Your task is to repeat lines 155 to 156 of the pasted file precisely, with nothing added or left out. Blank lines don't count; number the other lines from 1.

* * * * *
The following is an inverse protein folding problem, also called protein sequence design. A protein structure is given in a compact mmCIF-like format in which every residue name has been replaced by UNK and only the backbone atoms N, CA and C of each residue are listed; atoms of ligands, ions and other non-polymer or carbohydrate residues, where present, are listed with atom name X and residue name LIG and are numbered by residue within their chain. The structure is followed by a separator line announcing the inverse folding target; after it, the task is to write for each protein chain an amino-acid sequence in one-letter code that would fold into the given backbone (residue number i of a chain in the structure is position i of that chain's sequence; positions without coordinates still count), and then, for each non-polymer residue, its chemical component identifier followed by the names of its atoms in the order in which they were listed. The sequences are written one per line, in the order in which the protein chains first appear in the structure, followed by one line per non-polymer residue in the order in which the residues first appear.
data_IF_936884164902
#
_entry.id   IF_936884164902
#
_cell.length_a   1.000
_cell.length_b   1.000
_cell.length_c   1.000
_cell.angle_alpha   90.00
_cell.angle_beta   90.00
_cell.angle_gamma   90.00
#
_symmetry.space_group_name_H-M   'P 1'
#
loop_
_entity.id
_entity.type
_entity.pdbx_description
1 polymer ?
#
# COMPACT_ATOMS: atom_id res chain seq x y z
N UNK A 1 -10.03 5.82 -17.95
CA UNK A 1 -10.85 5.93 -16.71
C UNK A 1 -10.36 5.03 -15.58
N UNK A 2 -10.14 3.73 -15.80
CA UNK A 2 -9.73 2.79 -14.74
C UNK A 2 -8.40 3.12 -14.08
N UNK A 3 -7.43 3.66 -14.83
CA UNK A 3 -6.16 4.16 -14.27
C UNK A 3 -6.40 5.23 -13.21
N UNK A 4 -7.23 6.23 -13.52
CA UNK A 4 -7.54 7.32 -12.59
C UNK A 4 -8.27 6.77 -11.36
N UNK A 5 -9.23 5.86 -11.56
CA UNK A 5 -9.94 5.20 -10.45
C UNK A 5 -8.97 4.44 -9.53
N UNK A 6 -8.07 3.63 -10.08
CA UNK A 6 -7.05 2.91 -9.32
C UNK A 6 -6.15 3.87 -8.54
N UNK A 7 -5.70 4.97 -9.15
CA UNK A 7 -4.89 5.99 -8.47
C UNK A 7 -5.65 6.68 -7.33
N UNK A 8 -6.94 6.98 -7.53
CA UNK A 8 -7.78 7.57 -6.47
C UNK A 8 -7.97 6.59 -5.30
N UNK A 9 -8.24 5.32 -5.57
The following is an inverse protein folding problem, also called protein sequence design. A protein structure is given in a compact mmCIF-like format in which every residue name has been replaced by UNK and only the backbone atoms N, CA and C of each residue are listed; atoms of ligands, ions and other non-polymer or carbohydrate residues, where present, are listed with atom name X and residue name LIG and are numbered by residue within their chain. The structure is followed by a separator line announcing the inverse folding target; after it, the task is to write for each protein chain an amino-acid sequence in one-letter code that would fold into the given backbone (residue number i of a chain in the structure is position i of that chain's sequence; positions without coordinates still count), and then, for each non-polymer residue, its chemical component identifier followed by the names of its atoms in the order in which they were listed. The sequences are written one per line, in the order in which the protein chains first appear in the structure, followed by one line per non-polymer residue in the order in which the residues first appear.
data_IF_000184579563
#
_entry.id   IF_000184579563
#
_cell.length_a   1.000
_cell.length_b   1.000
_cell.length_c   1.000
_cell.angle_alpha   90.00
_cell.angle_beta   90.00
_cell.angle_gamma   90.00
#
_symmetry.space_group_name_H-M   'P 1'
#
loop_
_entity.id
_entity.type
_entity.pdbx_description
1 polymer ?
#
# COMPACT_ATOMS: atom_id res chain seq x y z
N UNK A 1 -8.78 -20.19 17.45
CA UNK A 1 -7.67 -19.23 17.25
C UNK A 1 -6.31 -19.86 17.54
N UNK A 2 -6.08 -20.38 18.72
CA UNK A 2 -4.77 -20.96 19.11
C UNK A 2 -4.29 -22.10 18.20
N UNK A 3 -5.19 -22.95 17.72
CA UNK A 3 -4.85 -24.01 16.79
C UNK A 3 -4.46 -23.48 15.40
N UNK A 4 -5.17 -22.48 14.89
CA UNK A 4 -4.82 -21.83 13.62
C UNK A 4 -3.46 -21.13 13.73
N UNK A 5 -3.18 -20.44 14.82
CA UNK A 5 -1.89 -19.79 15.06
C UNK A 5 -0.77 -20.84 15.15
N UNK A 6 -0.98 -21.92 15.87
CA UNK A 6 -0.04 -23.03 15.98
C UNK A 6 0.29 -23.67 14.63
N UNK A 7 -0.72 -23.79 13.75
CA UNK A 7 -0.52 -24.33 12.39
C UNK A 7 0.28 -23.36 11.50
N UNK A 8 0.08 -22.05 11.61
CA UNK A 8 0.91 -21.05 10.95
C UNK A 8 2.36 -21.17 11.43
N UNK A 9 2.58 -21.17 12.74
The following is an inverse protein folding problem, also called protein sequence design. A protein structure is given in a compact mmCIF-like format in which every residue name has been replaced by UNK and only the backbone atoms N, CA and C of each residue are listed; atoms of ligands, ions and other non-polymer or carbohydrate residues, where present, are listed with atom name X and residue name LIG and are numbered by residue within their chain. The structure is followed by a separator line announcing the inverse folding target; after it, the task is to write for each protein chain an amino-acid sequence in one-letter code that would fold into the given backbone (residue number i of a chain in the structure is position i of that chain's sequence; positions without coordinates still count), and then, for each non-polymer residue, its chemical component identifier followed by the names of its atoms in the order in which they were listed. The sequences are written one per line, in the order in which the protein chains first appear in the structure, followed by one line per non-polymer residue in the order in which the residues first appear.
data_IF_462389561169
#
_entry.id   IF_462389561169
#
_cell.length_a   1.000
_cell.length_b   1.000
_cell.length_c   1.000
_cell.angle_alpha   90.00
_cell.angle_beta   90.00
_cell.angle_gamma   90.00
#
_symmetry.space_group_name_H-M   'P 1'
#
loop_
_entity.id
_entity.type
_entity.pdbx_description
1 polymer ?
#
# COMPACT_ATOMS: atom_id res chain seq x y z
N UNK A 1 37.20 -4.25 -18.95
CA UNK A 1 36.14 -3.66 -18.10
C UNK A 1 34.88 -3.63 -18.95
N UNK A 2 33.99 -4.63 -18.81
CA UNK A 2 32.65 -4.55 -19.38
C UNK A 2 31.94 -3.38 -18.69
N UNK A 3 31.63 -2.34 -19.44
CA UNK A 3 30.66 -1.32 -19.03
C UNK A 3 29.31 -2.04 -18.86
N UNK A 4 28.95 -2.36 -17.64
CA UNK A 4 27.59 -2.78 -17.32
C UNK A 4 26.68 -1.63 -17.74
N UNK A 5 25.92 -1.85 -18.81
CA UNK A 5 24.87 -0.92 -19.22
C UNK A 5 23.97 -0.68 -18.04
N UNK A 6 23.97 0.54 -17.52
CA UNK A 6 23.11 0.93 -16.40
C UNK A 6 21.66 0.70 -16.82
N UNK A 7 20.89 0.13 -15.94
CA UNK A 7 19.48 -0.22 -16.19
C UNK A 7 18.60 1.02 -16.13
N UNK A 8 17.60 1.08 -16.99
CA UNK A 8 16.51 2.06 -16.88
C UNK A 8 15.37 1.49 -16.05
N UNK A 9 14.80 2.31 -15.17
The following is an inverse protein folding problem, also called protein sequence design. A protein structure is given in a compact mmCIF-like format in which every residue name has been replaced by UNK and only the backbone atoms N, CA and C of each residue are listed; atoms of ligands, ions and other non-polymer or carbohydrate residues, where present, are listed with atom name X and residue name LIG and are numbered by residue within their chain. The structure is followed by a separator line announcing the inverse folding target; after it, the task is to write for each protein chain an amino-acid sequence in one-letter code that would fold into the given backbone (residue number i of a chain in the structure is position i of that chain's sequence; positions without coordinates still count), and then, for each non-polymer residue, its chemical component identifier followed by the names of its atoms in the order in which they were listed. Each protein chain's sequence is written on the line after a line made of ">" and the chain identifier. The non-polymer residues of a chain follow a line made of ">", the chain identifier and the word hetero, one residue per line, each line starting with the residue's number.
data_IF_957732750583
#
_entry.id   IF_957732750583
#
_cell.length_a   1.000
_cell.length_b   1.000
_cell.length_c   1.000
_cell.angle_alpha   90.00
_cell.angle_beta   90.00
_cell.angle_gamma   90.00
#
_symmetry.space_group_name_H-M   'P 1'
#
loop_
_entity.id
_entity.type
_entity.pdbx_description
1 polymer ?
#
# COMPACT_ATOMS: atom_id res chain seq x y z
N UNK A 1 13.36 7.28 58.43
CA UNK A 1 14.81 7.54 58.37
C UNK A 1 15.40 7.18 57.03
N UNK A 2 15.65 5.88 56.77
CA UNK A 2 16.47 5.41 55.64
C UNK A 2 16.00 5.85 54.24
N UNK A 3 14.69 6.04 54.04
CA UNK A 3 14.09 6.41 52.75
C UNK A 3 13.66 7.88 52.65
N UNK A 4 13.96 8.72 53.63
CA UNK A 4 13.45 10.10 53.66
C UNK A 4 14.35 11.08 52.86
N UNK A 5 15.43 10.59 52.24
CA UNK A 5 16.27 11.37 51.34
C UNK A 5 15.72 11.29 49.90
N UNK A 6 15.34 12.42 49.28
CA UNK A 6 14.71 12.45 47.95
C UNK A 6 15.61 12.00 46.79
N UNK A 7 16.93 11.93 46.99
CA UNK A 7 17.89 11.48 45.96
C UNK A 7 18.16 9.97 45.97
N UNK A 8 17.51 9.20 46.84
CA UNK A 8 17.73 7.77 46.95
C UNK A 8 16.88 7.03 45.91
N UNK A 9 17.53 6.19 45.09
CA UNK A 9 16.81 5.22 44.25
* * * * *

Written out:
_entity.type
_entity.pdbx_description